Está claro que América Latina no es un solo país. Asimismo, a Estados Unidos no le ha quedado otra opción que muchas veces mirar la región como una misma masa de países. Porque si bien los que siguen “gritando contra el imperio” son cada vez menos, los que callan ante esos gritos son cada vez más. Nadie se atreve, en la región, a frenar la ola de discursos vacíos de mea culpa.
Even in Latin America, a region often thought to share the same democratic orientation and values of the U.S. and Europe, there are some striking differences among groups of countries regarding supporting norms and practices on human rights internationally, with some countries lining up more with autocratic countries of the Global South.
The real threat from the December 3 constitutional amendments in Ecuador isn’t the possibility of indefinite re-election for President Correa, it’s the way they were approved and their implications for freedom of expression.
Ecuador and Venezuela on the UN Human Rights Council? The UN General Assembly just voted Ecuador to the organization’s human rights body and renewed Venezuela’s mandate—two countries that have some of the worst human rights records in the Western Hemisphere.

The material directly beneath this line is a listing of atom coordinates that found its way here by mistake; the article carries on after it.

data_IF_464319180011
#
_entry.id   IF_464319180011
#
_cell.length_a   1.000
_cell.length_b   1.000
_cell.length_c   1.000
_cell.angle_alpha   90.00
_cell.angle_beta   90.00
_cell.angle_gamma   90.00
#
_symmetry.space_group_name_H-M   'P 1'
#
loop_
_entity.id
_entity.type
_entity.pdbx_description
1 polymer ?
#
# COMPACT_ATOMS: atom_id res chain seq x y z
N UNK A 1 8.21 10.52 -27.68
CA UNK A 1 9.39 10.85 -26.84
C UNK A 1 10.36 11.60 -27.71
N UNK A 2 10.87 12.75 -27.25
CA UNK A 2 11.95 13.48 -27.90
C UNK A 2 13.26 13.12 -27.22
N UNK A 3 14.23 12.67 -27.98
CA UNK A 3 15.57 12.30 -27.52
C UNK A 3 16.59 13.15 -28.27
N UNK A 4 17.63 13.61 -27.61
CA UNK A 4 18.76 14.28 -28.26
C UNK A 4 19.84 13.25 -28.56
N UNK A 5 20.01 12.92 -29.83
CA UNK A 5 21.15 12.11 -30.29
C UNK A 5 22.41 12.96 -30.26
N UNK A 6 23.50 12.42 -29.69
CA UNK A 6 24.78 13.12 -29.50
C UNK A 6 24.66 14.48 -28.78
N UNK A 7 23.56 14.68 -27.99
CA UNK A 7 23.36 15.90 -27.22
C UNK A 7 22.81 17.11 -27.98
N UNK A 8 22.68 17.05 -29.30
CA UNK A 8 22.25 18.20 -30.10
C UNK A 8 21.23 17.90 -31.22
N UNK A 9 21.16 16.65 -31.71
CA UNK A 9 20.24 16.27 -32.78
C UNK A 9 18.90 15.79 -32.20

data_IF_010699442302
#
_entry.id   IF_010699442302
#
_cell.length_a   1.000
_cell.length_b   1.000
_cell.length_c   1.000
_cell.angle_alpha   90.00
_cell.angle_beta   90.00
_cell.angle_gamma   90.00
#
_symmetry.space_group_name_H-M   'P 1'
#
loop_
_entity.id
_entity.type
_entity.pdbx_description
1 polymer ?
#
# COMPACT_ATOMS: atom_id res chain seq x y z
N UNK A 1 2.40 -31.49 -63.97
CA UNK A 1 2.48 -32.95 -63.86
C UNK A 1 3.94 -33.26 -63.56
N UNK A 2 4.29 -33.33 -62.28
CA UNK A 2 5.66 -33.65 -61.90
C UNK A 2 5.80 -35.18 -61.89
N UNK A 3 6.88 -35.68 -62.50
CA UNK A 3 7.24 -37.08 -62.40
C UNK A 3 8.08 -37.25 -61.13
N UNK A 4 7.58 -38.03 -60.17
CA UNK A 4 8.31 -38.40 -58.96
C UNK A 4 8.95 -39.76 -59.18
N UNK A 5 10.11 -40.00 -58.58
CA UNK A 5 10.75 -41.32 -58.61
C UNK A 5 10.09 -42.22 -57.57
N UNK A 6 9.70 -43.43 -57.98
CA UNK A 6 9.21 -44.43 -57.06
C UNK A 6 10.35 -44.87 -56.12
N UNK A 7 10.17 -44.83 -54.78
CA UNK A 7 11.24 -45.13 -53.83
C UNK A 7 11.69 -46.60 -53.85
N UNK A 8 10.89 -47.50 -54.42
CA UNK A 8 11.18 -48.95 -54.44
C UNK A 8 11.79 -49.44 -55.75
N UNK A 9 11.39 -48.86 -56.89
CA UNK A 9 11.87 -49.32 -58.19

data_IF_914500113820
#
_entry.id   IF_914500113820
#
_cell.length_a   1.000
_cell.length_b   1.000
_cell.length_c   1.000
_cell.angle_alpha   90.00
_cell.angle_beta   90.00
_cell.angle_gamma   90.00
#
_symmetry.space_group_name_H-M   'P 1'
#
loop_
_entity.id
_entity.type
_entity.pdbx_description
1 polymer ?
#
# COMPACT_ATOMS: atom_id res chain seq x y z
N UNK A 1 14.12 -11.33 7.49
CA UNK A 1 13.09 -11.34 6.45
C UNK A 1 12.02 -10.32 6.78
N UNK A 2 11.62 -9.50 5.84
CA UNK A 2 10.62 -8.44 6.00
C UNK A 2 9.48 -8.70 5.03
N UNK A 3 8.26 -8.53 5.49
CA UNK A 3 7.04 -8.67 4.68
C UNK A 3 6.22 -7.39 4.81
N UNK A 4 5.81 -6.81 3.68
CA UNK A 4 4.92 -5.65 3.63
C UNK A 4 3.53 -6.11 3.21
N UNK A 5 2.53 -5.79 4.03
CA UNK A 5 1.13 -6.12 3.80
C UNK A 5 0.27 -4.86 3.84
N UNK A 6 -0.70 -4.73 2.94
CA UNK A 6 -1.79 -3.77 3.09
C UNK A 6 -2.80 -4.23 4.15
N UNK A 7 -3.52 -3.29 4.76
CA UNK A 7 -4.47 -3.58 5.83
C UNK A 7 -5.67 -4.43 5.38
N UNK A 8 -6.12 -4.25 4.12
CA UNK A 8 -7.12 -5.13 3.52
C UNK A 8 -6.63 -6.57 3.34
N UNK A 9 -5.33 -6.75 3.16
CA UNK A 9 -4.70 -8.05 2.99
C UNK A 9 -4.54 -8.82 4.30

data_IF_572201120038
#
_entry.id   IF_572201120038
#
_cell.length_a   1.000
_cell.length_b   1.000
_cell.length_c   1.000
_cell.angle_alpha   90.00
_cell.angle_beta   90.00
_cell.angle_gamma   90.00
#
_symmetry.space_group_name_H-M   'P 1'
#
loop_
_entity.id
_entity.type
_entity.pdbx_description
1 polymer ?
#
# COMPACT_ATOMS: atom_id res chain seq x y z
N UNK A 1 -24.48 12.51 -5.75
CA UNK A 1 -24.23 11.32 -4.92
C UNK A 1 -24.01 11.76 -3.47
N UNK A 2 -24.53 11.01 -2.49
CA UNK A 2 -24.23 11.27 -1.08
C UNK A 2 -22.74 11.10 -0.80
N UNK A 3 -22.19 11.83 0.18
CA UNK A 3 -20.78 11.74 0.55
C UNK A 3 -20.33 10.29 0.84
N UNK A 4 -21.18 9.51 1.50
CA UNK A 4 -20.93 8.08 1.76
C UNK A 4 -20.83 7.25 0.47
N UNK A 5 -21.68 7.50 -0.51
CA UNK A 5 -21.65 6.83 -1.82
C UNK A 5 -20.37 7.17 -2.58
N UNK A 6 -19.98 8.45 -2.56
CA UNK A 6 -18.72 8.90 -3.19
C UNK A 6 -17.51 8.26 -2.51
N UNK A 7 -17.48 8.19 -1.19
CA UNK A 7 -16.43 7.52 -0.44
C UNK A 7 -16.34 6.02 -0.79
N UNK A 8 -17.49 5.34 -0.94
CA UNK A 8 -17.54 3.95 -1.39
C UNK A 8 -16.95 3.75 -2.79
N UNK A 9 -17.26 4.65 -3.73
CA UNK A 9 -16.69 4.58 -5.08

President Nicolás Maduro of Venezuela and Rafael Correa exhibit none of the characteristics of the modern, progressive left—such as, support for indigenous communities’ land rights or LGBT rights—so why are they still called leftists? Because they say so.
Conspiracy theories are a standard way for populists to distract citizens and stoke up their base. But the governments in Argentina, Ecuador and—particularly—Venezuela have turned it into a real art form.
We don’t know which part of this clip we like best, whether it’s the point when the clown hugs the President or John Oliver’s amazement at President Correa’s pettiness.
John Oliver fires back at President Correa after the president attacks the comedian for his previous skit on Correa trashing a kid’s Facebook post.